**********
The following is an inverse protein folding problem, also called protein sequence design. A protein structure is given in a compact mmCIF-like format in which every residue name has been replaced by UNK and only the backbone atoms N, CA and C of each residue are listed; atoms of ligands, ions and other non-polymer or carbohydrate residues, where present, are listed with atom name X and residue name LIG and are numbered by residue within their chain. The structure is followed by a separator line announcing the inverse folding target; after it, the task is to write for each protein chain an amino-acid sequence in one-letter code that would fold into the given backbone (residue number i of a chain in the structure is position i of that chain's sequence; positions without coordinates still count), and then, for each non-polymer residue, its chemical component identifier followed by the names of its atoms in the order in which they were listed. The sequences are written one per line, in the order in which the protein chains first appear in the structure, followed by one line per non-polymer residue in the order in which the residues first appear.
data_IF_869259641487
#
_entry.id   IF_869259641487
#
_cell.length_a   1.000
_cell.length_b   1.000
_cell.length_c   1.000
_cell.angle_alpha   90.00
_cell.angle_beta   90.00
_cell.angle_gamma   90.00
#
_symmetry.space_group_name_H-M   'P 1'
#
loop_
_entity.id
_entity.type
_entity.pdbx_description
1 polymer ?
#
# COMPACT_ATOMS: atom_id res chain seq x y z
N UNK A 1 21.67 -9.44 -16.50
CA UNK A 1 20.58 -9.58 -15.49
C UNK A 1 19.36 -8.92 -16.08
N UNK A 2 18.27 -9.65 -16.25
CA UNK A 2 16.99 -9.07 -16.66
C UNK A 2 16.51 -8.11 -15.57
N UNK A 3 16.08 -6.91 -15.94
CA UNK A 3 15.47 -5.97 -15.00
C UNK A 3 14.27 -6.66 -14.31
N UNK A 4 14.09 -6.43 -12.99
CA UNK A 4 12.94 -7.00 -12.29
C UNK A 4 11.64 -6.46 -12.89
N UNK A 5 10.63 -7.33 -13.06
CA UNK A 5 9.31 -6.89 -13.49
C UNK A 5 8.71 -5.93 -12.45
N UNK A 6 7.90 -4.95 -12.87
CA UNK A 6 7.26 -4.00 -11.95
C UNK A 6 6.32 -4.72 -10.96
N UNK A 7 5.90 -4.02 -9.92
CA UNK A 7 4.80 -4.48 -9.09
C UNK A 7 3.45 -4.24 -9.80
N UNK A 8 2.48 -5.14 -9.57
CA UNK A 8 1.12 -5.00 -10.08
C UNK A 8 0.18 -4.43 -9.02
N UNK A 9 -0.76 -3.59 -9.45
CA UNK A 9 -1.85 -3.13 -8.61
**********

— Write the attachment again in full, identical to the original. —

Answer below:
The following is an inverse protein folding problem, also called protein sequence design. A protein structure is given in a compact mmCIF-like format in which every residue name has been replaced by UNK and only the backbone atoms N, CA and C of each residue are listed; atoms of ligands, ions and other non-polymer or carbohydrate residues, where present, are listed with atom name X and residue name LIG and are numbered by residue within their chain. The structure is followed by a separator line announcing the inverse folding target; after it, the task is to write for each protein chain an amino-acid sequence in one-letter code that would fold into the given backbone (residue number i of a chain in the structure is position i of that chain's sequence; positions without coordinates still count), and then, for each non-polymer residue, its chemical component identifier followed by the names of its atoms in the order in which they were listed. The sequences are written one per line, in the order in which the protein chains first appear in the structure, followed by one line per non-polymer residue in the order in which the residues first appear.
data_IF_869259641487
#
_entry.id   IF_869259641487
#
_cell.length_a   1.000
_cell.length_b   1.000
_cell.length_c   1.000
_cell.angle_alpha   90.00
_cell.angle_beta   90.00
_cell.angle_gamma   90.00
#
_symmetry.space_group_name_H-M   'P 1'
#
loop_
_entity.id
_entity.type
_entity.pdbx_description
1 polymer ?
#
# COMPACT_ATOMS: atom_id res chain seq x y z
N UNK A 1 21.67 -9.44 -16.50
CA UNK A 1 20.58 -9.58 -15.49
C UNK A 1 19.36 -8.92 -16.08
N UNK A 2 18.27 -9.65 -16.25
CA UNK A 2 16.99 -9.07 -16.66
C UNK A 2 16.51 -8.11 -15.57
N UNK A 3 16.08 -6.91 -15.94
CA UNK A 3 15.47 -5.97 -15.00
C UNK A 3 14.27 -6.66 -14.31
N UNK A 4 14.09 -6.43 -12.99
CA UNK A 4 12.94 -7.00 -12.29
C UNK A 4 11.64 -6.46 -12.89
N UNK A 5 10.63 -7.33 -13.06
CA UNK A 5 9.31 -6.89 -13.49
C UNK A 5 8.71 -5.93 -12.45
N UNK A 6 7.90 -4.95 -12.87
CA UNK A 6 7.26 -4.00 -11.95
C UNK A 6 6.32 -4.72 -10.96
N UNK A 7 5.90 -4.02 -9.92
CA UNK A 7 4.80 -4.48 -9.09
C UNK A 7 3.45 -4.24 -9.80
N UNK A 8 2.48 -5.14 -9.57
CA UNK A 8 1.12 -5.00 -10.08
C UNK A 8 0.18 -4.43 -9.02
N UNK A 9 -0.76 -3.59 -9.45
CA UNK A 9 -1.85 -3.13 -8.61